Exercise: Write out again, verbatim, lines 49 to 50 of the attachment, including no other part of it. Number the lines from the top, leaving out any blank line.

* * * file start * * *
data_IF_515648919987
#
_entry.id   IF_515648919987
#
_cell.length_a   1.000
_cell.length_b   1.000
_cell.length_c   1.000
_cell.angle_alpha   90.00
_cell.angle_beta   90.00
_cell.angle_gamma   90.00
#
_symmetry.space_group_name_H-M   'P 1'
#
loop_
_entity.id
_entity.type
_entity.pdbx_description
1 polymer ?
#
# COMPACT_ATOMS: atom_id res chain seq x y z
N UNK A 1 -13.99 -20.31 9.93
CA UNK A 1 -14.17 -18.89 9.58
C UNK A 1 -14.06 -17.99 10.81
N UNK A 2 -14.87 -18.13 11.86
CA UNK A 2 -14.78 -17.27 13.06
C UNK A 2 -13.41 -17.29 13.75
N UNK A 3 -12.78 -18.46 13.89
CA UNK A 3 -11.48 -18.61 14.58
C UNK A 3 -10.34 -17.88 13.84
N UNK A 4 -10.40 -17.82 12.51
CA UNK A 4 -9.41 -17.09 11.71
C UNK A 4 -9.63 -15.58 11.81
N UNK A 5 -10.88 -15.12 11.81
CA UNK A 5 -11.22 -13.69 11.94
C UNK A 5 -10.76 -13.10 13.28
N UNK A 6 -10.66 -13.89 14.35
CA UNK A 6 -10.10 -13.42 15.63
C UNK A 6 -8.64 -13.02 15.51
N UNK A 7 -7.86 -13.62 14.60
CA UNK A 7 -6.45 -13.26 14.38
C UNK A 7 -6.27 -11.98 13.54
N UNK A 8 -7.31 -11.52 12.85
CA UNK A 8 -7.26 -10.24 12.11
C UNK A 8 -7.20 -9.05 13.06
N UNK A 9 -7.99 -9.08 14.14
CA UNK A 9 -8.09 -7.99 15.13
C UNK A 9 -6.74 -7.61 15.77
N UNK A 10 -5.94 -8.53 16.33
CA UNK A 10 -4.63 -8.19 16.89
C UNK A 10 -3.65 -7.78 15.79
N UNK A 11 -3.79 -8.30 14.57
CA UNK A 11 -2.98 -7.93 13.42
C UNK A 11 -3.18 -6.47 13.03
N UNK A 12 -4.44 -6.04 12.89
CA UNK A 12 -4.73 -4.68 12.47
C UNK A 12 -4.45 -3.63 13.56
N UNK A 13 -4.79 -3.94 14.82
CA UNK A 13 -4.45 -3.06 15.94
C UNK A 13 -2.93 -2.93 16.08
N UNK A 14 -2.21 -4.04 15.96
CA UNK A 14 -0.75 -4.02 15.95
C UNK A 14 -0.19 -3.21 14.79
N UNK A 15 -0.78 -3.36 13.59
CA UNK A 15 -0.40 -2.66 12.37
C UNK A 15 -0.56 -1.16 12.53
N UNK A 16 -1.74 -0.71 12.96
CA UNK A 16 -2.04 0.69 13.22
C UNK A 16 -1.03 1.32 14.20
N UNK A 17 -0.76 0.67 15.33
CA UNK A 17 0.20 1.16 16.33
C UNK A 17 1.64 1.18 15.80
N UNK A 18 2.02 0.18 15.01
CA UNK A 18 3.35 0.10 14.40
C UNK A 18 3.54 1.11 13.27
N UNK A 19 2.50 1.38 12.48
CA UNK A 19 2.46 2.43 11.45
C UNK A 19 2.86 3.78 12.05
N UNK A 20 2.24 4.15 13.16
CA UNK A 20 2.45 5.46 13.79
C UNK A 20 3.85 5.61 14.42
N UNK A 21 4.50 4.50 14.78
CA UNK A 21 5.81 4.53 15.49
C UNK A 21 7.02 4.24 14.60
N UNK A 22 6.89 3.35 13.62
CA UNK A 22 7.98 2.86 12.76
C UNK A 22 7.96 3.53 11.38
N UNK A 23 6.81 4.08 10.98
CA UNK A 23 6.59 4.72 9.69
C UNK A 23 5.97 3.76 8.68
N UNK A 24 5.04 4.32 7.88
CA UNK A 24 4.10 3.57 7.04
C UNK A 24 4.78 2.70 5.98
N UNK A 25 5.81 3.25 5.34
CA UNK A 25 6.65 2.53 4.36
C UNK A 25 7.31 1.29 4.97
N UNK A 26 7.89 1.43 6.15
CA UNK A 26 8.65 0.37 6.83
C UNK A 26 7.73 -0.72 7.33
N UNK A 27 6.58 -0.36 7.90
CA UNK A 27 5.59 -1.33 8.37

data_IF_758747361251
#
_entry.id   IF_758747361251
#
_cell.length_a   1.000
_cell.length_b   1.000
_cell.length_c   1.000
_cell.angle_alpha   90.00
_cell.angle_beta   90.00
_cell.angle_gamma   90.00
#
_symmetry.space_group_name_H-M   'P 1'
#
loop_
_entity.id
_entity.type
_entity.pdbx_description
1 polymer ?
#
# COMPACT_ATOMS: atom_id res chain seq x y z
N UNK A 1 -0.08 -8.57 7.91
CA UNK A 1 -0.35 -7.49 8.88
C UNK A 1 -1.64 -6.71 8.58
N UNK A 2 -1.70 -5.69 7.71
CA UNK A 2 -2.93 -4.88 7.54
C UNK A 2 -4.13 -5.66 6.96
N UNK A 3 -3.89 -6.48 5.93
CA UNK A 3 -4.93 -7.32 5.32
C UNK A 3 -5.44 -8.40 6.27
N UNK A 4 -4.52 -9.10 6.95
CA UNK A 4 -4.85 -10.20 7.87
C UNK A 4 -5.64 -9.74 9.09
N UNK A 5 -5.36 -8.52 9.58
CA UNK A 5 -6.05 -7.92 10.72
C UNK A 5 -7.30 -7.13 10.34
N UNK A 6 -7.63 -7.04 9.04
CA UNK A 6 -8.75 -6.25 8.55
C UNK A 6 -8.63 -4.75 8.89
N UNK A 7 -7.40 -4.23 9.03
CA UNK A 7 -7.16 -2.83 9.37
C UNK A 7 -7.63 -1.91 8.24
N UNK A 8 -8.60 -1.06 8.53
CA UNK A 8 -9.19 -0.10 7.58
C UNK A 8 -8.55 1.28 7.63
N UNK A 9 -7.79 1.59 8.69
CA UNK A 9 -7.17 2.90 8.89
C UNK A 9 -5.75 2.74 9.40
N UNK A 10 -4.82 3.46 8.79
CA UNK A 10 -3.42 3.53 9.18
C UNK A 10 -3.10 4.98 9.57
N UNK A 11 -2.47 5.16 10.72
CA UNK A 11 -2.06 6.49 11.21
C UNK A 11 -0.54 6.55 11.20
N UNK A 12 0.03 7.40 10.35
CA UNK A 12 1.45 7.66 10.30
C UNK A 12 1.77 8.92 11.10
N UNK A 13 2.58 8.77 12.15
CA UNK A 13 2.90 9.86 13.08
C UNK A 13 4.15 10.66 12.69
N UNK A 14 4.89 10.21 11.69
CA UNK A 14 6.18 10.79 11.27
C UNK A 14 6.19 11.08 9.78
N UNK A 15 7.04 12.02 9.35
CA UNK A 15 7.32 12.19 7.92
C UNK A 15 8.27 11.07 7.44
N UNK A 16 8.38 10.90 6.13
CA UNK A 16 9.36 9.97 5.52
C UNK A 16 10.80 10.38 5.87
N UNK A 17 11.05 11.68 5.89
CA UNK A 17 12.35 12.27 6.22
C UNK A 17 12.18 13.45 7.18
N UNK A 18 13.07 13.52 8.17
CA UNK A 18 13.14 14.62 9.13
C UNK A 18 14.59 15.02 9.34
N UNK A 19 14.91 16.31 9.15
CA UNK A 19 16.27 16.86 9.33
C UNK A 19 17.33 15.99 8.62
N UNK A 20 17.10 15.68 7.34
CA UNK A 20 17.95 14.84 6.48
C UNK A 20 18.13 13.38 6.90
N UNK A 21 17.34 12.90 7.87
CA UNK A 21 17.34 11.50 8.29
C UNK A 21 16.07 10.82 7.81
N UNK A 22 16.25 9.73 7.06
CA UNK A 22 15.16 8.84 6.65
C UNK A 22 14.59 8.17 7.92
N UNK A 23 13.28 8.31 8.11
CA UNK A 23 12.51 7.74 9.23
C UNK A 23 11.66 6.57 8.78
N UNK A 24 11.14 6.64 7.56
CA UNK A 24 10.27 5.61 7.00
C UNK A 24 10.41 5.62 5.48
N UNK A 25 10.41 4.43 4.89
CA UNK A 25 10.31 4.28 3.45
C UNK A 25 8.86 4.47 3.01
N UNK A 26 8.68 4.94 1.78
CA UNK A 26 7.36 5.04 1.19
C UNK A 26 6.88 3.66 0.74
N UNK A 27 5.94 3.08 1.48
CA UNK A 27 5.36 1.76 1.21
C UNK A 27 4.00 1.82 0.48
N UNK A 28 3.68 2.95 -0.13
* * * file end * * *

CA UNK A 10 -4.63 -8.19 16.89
C UNK A 10 -3.65 -7.78 15.79